Introduction

In the previous post I looked at some simple methods for calling C code from R using a simple Gibbs sampler as the motivating example. In this post we will look again at the same Gibbs sampler, but now implemented in Java, and look at a couple of options for calling that code from an R session.

Stand-alone Java code

Below is some Java code for implementing the bivariate Gibbs sampler discussed previously. It relies on Parallel COLT, which must be installed and in the Java CLASSPATH in order to follow the examples.

import java.util.*;
import cern.jet.random.tdouble.*;
import cern.jet.random.tdouble.engine.*;

class Gibbs
{

    public static void main(String[] arg)
    {
	if (arg.length != 3) {
            System.err.println("Usage: java Gibbs <Iters> <Thin> <Seed>");
            System.exit(1);  
        }
	int N=Integer.parseInt(arg[0]);
	int thin=Integer.parseInt(arg[1]);
	int seed=Integer.parseInt(arg[2]);
	DoubleRandomEngine rngEngine=new DoubleMersenneTwister(seed);
	Normal rngN=new Normal(0.0,1.0,rngEngine);
	Gamma rngG=new Gamma(1.0,1.0,rngEngine);
	double x=0,y=0;
	System.out.println("Iter x y");
	for (int i=0;i<N;i++) {
	    for (int j=0;j<thin;j++) {
		x=rngG.nextDouble(3.0,y*y+4);
		y=rngN.nextDouble(1.0/(x+1),1.0/Math.sqrt(x+1));
	    }
	    System.out.println(i+" "+x+" "+y);
	}
    }

}

It can be compiled and run stand-alone from an OS shell with the following commands:

javac Gibbs.java
java Gibbs 10 1000 1

As discussed in the previous post, it is possible to call any command-line program from inside an R session using the system() command. A small wrapper function for conveniently running this code from within R can be written as follows.

gibbs<-function(N=10000,thin=500,
             seed=trunc(runif(1)*1e6),
             exec="Gibbs",
             tmpfile=tempfile())
{
  command=paste("java",exec,N,thin,seed,">",tmpfile)
  system(command)
  read.table(tmpfile,header=TRUE)
}

This can then be run from within an R session with a simple call to gibbs(). Note that a random seed is being generated within R to be passed to the Java code to be used to seed the COLT random number generator used within the Java code. As previously discussed, for many long running codes, this approach can be quite effective, and is clearly very simple. However, there is an overhead associated with the system() call, and also with writing output to disk and then reading it back again.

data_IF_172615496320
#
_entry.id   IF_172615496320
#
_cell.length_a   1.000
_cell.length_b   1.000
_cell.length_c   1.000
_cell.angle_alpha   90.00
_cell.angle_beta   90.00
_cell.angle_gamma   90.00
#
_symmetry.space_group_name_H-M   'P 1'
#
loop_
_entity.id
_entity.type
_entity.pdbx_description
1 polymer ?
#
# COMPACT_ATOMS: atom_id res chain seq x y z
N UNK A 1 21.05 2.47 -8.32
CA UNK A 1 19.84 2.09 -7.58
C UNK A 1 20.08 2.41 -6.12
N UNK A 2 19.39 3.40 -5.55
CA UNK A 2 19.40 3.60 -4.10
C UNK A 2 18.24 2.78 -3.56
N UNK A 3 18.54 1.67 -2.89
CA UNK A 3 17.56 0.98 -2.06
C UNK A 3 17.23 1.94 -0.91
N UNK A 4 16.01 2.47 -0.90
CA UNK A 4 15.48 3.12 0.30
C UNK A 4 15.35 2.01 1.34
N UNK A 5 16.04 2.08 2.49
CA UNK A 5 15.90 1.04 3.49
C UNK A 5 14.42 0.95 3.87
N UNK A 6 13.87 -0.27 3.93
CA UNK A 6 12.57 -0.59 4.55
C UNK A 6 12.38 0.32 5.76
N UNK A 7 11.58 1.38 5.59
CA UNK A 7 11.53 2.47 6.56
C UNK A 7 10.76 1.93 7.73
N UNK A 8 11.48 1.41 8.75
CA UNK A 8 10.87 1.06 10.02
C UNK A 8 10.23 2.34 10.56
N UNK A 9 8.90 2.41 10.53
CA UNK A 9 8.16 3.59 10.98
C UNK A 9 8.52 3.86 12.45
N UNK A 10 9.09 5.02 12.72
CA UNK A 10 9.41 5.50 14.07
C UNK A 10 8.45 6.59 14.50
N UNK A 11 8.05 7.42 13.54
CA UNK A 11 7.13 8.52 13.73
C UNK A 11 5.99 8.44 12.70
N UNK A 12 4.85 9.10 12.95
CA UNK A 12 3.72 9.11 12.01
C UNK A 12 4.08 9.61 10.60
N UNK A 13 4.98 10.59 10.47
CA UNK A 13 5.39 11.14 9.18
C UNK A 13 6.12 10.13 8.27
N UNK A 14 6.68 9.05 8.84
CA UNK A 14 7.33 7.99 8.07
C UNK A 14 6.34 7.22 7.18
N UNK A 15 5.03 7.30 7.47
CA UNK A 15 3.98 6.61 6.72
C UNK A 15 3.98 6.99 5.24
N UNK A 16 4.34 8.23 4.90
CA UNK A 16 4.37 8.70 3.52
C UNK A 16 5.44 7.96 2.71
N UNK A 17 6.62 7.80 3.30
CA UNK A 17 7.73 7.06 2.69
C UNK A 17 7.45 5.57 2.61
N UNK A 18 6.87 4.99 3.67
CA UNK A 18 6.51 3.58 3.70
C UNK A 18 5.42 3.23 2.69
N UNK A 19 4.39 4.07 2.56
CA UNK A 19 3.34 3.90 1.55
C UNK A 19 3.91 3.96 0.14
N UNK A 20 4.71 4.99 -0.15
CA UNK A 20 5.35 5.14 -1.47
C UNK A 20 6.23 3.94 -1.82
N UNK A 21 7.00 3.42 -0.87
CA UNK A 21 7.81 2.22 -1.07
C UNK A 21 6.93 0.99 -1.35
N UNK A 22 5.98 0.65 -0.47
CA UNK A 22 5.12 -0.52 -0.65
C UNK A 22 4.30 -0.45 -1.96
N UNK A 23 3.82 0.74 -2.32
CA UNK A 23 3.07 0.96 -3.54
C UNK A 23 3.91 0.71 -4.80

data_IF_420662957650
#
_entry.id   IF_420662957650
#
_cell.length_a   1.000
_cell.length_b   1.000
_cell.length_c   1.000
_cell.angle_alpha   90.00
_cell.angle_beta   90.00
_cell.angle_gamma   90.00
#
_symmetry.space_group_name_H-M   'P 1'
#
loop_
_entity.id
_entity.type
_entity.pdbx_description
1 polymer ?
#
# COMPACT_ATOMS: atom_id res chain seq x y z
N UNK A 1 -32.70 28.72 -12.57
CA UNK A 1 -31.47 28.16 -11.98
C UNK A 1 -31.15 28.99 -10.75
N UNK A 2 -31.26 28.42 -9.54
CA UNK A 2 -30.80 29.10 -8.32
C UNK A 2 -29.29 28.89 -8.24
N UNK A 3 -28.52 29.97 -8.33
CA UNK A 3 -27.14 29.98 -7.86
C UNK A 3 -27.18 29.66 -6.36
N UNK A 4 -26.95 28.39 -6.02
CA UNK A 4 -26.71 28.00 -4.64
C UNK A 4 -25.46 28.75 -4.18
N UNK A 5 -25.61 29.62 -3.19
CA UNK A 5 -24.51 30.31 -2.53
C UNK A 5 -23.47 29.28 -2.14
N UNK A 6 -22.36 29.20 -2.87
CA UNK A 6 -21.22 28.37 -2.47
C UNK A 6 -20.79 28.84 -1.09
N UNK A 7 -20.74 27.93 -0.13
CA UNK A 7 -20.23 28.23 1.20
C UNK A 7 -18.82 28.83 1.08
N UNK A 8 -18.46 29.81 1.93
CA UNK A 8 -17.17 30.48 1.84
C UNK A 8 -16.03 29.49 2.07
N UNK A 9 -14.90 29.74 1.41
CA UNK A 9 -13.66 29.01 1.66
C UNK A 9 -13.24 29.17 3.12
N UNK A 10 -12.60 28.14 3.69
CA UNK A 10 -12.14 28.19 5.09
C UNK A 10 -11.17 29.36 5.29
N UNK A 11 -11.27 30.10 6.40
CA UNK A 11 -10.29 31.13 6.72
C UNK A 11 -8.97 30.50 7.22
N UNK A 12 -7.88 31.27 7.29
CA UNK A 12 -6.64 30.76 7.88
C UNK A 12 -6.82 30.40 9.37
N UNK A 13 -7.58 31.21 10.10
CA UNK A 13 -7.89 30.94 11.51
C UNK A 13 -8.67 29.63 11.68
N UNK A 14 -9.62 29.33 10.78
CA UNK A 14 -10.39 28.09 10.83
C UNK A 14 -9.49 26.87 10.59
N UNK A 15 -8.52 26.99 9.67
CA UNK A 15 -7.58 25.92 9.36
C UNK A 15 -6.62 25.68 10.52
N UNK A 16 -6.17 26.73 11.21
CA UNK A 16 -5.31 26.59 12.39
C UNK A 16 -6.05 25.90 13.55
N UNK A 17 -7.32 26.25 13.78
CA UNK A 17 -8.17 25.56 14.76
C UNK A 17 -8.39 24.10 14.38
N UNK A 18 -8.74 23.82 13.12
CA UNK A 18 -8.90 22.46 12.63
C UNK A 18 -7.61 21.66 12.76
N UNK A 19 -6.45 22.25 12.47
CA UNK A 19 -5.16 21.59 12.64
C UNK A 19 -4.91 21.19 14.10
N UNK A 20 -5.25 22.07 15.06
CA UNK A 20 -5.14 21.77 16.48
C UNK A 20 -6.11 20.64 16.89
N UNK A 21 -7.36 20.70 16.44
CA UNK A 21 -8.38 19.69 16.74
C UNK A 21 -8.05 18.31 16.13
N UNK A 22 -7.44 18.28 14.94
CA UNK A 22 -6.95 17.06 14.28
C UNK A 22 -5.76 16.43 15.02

Using rJava

It is possible to avoid the overheads associated with the above approach by directly calling the Java code from R and having the return values returned directly into the R session from memory. There isn’t really direct support for this within the core R language, but there are couple of different solutions provided by R packages. The simplest and most popular approach seems to be the rJava package. This package can be installed with a simple

install.packages("rJava")

This should “just work” on some OSs (eg. Windows), but may fail on other OSs if R is not aware of the local Java environment. If the installation fails, check the error message carefully for advice/instructions. On most Linux systems, the problem can be fixed by quitting R, then running the following command from the shell

sudo R CMD javareconf

before re-starting R and re-attempting the installation. rJava provides a mechanism for starting a JVM within the running R session, creating objects, calling methods and having method return values returned to R. It is actually much more flexible than the .C() function for C code discussed in the previous post.